A brief synopsis of the terms commonly used in rugby. For all the rules of the game, visit USA Rugby’s website.
Advantage: Advantage is the continuation of play following an infringement by one team during play which is followed by the opposition gaining an advantage, either by improving position on the field, or being in possession of the ball.
Binding: Binding is where a player wraps either one arm or both around a player on the same side to form a tight connection between them. Correct binding is very important in the scrum.
Conversions: A conversion is the attempt made by the try scoring team to kick the ball over the cross-bar to gain another two (2) points. It may be taken from any point on the field which is directly in front of the place that the try was scored.
Cross Bar: The horizontal bar of the Goal Post.
Dead Ball: A dead ball is when the ball or the player carrying the ball, goes out of bounds (example: dead ball line, touch-lines). If the referee stops play, the ball is also dead.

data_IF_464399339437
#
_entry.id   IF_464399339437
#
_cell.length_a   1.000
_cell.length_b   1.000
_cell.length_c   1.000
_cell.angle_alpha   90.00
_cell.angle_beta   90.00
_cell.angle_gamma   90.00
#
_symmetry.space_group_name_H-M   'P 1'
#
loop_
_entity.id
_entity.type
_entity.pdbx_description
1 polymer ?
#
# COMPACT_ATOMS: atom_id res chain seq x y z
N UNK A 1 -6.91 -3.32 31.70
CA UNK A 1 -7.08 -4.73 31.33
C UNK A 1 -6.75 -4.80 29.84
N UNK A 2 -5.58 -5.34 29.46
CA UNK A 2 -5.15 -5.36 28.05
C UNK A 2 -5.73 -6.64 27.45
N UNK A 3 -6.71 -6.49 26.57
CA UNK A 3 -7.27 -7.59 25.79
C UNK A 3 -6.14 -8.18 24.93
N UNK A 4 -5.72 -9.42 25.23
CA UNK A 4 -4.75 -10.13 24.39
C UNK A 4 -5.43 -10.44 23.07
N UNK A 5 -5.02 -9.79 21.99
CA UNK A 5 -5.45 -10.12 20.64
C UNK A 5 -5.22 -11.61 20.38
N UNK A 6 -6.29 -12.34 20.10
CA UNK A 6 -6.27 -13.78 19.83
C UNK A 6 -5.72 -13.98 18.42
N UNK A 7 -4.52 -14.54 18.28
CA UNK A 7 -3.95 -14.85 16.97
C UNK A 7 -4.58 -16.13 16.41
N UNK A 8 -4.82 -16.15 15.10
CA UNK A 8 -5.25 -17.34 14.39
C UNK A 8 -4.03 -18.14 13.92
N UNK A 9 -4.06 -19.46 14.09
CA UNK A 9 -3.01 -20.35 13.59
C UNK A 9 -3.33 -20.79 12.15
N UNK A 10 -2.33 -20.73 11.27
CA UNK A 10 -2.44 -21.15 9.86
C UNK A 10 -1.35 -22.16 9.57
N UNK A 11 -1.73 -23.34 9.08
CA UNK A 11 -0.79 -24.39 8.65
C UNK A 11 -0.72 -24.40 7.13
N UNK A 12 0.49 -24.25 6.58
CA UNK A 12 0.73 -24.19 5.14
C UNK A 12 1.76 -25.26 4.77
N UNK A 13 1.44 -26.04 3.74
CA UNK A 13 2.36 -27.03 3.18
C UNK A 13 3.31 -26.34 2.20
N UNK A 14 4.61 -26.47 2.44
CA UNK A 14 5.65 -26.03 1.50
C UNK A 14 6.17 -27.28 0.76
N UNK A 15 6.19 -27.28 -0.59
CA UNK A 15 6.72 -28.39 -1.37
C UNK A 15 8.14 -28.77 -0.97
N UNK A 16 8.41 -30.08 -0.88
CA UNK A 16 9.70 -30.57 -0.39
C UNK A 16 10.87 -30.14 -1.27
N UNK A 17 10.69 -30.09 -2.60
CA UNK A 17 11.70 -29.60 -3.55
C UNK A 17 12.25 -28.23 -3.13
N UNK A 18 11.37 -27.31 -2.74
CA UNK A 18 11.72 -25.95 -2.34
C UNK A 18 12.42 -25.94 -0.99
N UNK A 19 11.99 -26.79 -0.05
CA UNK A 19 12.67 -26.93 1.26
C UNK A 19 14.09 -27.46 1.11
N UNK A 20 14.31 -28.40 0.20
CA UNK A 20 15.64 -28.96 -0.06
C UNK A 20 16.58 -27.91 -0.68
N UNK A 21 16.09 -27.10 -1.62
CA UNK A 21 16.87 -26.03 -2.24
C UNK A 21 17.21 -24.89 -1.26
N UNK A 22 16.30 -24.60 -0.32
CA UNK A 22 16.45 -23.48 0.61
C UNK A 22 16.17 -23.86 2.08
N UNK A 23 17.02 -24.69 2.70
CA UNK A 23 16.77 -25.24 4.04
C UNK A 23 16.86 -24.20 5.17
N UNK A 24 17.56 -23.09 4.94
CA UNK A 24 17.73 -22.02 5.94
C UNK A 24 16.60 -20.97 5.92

Drop Kick: A drop-kick is when a player intentionally drops the ball from his hands, and kicks it the moment it bounces off the ground.
Fair Catch: A fair catch is when a player cleanly catches the ball from a kick by one of the opponents and at the same time shouts “MARK!”. The player must have at least one foot on the ground within his own twenty-two or in-goal area. A free-kick is awarded at that point on the field, however is entirely at the digression of the referee.